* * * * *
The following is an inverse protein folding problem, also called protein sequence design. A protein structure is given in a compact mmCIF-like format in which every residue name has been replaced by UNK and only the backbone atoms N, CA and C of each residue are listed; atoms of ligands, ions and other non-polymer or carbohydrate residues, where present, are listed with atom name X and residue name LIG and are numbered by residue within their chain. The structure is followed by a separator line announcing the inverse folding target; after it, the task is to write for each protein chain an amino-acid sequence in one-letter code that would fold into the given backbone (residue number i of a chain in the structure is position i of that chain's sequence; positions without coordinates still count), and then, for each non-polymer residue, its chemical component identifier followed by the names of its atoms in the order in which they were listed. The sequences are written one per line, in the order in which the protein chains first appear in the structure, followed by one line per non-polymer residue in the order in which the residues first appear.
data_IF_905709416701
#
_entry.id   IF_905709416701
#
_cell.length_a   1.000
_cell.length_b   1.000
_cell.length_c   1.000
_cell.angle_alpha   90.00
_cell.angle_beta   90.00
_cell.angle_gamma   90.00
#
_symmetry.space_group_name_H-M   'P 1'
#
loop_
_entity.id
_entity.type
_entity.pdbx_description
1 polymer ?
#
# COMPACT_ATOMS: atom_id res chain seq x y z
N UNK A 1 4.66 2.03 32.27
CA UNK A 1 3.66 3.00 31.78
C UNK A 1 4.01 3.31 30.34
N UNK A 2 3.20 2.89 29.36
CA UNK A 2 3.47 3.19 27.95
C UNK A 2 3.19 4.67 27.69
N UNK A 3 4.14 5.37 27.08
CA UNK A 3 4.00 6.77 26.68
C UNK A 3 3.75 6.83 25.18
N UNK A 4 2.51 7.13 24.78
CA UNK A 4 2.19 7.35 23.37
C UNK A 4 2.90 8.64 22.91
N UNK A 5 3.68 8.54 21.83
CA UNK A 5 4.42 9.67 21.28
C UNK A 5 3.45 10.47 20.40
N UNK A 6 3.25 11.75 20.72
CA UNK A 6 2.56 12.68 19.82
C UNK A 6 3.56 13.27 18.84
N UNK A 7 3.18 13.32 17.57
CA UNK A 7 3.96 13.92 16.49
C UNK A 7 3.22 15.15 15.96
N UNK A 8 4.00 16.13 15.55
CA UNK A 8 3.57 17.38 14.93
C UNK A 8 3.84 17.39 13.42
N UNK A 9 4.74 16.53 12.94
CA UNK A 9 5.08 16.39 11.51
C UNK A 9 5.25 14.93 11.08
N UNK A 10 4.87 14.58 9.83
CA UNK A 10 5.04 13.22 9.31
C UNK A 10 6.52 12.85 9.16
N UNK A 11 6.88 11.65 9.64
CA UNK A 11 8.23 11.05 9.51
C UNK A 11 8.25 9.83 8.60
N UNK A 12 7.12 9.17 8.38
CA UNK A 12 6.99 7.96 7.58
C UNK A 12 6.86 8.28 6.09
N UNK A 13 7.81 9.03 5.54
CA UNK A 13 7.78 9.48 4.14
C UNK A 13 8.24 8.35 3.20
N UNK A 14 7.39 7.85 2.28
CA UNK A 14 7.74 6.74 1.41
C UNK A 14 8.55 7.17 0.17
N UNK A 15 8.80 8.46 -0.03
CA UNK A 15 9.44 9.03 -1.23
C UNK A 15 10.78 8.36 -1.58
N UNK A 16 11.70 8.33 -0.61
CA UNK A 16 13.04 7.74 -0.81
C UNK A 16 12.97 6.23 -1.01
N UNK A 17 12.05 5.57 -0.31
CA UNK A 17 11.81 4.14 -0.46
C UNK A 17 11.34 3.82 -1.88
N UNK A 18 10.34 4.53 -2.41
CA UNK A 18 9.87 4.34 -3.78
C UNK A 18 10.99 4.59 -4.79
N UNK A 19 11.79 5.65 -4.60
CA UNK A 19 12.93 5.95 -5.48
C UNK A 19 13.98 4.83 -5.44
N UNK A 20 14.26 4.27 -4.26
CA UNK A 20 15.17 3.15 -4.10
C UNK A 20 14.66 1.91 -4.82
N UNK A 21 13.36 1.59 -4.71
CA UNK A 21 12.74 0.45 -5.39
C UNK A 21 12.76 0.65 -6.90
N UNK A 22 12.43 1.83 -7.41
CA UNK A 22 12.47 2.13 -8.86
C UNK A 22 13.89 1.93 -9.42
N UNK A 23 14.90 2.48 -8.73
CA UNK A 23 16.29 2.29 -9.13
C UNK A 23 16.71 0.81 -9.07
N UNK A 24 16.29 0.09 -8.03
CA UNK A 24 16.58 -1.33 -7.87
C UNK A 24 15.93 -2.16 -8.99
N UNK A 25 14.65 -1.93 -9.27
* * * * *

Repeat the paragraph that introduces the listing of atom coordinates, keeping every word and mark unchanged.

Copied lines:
The following is an inverse protein folding problem, also called protein sequence design. A protein structure is given in a compact mmCIF-like format in which every residue name has been replaced by UNK and only the backbone atoms N, CA and C of each residue are listed; atoms of ligands, ions and other non-polymer or carbohydrate residues, where present, are listed with atom name X and residue name LIG and are numbered by residue within their chain. The structure is followed by a separator line announcing the inverse folding target; after it, the task is to write for each protein chain an amino-acid sequence in one-letter code that would fold into the given backbone (residue number i of a chain in the structure is position i of that chain's sequence; positions without coordinates still count), and then, for each non-polymer residue, its chemical component identifier followed by the names of its atoms in the order in which they were listed. The sequences are written one per line, in the order in which the protein chains first appear in the structure, followed by one line per non-polymer residue in the order in which the residues first appear.